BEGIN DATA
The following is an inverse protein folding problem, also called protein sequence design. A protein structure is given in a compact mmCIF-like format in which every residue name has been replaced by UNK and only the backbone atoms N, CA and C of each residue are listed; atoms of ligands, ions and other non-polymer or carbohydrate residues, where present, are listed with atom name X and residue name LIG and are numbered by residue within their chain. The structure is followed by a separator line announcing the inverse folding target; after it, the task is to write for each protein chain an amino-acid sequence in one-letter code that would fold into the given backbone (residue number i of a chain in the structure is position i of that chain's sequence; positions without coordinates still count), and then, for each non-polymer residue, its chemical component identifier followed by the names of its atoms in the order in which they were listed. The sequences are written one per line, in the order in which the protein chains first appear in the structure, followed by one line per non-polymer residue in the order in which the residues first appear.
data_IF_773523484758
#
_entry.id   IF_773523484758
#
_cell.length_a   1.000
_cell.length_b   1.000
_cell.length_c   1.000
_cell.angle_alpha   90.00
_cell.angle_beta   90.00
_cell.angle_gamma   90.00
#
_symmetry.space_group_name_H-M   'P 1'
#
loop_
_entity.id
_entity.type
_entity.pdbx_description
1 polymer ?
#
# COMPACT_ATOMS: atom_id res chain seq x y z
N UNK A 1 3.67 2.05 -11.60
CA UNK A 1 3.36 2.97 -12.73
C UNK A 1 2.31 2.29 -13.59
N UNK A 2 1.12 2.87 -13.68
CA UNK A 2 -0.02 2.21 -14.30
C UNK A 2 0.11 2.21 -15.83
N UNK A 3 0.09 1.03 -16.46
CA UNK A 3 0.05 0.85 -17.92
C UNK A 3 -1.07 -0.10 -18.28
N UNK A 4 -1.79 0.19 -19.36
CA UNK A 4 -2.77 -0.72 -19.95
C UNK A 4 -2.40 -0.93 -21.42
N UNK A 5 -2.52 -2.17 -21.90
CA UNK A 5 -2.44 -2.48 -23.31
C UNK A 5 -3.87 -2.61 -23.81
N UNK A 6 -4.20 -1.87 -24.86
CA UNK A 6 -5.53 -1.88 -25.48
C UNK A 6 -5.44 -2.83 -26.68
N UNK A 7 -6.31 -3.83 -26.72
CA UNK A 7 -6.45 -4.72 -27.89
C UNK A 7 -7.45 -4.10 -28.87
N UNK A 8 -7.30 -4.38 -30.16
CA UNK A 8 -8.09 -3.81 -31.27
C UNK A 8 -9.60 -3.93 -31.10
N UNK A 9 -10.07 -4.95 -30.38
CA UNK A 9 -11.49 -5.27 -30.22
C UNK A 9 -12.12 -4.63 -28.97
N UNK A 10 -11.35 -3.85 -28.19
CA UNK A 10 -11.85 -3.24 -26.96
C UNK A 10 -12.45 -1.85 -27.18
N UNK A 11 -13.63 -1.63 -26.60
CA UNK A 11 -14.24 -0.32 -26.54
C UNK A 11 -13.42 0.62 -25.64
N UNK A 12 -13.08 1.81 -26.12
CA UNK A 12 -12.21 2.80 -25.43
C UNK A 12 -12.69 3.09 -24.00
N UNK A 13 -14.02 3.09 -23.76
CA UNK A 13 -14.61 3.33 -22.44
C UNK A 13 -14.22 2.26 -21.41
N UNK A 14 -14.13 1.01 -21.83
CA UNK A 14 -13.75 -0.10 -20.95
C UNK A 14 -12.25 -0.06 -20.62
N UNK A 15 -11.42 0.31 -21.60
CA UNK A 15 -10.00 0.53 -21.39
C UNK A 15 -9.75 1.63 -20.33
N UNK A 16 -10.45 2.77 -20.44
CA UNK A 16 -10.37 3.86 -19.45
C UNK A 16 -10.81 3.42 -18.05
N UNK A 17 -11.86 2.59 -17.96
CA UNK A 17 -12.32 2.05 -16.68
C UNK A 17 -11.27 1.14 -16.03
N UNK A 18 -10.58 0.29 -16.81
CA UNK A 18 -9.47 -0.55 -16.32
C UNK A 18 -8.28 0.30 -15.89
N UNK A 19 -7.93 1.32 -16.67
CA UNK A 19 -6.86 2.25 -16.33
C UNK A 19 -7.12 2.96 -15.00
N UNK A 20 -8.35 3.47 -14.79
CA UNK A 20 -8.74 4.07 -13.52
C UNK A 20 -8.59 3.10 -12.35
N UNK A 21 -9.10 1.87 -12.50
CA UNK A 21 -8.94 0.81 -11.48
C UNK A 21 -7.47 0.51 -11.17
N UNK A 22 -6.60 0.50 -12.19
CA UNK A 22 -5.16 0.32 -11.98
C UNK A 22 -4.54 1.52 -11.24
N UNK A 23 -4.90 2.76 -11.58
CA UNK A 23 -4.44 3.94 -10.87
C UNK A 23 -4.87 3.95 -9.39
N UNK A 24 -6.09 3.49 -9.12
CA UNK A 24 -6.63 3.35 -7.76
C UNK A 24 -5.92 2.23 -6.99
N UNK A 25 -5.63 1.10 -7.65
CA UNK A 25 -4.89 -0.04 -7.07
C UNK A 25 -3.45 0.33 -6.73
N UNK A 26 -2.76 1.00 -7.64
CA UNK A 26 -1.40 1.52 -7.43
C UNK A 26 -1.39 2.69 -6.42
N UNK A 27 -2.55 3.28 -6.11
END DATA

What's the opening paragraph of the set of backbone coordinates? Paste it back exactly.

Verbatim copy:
The following is an inverse protein folding problem, also called protein sequence design. A protein structure is given in a compact mmCIF-like format in which every residue name has been replaced by UNK and only the backbone atoms N, CA and C of each residue are listed; atoms of ligands, ions and other non-polymer or carbohydrate residues, where present, are listed with atom name X and residue name LIG and are numbered by residue within their chain. The structure is followed by a separator line announcing the inverse folding target; after it, the task is to write for each protein chain an amino-acid sequence in one-letter code that would fold into the given backbone (residue number i of a chain in the structure is position i of that chain's sequence; positions without coordinates still count), and then, for each non-polymer residue, its chemical component identifier followed by the names of its atoms in the order in which they were listed. The sequences are written one per line, in the order in which the protein chains first appear in the structure, followed by one line per non-polymer residue in the order in which the residues first appear.